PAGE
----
Active Engagement and Leadership


Active and Engaged Citizenship (AEC) includes the elements of civic duty (feeling like one should help), civic skills (feeling like one knows how to help), neighborhood social connection, and civic participation (focused on volunteering) (Zaff et. al., 2010).  At this level, individuals have internalized why participating is important, taken initiative to participate on their own, and/or taken on the leadership/organizing responsibilities.

Leadership indicates that an individual has understood a need, is organizing a group and/or actions to meet the need, and is facilitating the participation or volunteering efforts of others.

Organizing is a type of leadership, but it is grounded within a social justice framework.  It focuses heavily on shared leadership, collective action (sometimes called collective agency), and on working towards improvements of social problems that individuals in the group are experiencing themselves rather than exclusively focusing on helping others.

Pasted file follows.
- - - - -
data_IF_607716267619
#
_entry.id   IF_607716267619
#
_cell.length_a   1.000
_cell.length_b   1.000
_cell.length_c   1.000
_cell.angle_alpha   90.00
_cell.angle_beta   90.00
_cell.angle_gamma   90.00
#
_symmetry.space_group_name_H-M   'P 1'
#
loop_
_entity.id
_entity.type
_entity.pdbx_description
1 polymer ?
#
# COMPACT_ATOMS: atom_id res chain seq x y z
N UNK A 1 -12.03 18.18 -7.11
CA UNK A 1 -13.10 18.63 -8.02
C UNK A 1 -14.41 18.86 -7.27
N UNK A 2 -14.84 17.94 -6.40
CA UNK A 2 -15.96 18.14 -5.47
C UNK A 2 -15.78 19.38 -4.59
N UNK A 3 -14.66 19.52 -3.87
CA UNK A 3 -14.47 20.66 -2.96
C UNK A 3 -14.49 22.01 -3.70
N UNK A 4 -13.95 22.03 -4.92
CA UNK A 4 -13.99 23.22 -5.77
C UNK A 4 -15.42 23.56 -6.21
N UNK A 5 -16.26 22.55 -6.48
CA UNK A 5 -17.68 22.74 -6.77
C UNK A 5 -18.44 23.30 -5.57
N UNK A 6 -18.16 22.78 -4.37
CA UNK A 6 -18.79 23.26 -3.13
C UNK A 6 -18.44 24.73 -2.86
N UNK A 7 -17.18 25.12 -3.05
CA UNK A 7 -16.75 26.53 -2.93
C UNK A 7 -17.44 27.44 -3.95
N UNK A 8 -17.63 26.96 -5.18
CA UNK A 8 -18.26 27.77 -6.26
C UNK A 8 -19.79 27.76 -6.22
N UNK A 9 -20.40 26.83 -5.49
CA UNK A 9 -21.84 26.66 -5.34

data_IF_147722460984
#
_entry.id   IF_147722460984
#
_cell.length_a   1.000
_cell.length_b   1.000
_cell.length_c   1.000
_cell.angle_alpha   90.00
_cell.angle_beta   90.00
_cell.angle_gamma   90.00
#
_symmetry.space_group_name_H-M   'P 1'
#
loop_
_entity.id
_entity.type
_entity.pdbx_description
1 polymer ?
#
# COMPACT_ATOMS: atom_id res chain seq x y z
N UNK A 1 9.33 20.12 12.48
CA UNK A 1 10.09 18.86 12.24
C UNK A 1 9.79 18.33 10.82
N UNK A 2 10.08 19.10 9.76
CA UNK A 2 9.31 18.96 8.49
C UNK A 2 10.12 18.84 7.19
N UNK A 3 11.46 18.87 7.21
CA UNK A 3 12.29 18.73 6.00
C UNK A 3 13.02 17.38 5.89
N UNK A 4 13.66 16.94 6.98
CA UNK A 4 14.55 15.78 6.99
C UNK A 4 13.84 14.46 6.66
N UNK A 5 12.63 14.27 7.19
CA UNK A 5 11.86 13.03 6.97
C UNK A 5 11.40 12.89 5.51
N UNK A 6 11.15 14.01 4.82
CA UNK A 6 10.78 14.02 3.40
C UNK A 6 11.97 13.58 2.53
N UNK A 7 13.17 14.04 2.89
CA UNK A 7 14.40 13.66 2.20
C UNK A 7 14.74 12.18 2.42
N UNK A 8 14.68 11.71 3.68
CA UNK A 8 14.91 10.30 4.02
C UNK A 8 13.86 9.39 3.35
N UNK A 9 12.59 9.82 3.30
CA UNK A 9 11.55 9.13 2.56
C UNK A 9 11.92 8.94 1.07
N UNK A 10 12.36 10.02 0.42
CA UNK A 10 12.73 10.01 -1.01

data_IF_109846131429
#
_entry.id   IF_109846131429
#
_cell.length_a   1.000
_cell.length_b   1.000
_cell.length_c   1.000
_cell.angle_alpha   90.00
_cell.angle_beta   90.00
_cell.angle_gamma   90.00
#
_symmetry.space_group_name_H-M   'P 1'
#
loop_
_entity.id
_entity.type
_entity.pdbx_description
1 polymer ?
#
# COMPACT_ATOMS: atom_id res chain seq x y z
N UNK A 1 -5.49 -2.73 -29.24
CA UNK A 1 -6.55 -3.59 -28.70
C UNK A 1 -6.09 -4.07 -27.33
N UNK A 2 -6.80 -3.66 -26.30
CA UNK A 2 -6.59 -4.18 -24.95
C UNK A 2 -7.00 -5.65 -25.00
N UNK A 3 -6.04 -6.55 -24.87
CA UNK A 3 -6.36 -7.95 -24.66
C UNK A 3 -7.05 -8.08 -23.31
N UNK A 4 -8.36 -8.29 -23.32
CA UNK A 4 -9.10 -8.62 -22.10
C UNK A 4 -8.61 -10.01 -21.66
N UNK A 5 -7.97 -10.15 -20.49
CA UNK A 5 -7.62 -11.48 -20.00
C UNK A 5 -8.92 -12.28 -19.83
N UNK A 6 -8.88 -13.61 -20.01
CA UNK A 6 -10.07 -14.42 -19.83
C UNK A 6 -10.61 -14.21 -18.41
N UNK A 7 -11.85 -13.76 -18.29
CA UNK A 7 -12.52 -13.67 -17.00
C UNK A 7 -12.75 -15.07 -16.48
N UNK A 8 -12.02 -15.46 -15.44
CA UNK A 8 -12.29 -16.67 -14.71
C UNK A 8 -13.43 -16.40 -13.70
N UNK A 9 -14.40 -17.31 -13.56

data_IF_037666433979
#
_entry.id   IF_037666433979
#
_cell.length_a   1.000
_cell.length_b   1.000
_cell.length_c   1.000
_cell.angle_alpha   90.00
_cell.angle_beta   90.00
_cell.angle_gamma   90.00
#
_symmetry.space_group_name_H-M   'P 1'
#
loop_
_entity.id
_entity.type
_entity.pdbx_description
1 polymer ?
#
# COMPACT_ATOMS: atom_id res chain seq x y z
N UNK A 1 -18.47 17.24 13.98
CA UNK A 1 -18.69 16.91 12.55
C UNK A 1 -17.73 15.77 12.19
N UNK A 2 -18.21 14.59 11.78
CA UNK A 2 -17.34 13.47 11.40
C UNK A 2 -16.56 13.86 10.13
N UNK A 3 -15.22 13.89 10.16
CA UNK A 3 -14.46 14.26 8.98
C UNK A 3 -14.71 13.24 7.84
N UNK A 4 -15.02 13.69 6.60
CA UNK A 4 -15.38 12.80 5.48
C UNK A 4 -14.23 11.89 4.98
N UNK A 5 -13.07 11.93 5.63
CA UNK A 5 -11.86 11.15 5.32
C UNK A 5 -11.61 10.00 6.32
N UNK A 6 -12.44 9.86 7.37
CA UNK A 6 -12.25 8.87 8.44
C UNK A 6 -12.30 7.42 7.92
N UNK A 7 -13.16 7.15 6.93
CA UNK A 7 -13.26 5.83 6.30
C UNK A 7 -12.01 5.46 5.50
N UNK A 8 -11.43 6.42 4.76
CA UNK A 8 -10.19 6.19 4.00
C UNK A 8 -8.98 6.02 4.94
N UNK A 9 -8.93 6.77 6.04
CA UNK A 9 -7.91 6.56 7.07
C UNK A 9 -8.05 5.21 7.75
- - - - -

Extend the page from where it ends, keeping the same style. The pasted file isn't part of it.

By Urban Institute

Surveys/Assessments

Sources Cited

Ginwright, S. & Cammarota, J. (2002). New terrain in youth development: The promise of a social justice approach. Social Justice, 29(4), 82-95.

Kirshner, B. (2009). “Power in numbers”: Youth organizing as a context for exploring civic identity. Journal of Research on Adolescence, 19(3), 414-440.

Zaff, J., Boyd, M., Li, Y., Lerner, J.V., Lerner, R.M. (2010). Active and engaged citizenship: Multi-group and longitudinal factorial analysis of an integrated construct of civic engagement. Journal of Youth Adolescence, published online May 15, 2010.

Additional Resources

Collective Leadership Works: Preparing Youth & Adults for Community Change: A Toolkit

Lessons in Leadership: How Young People Change Their Communities and Themselves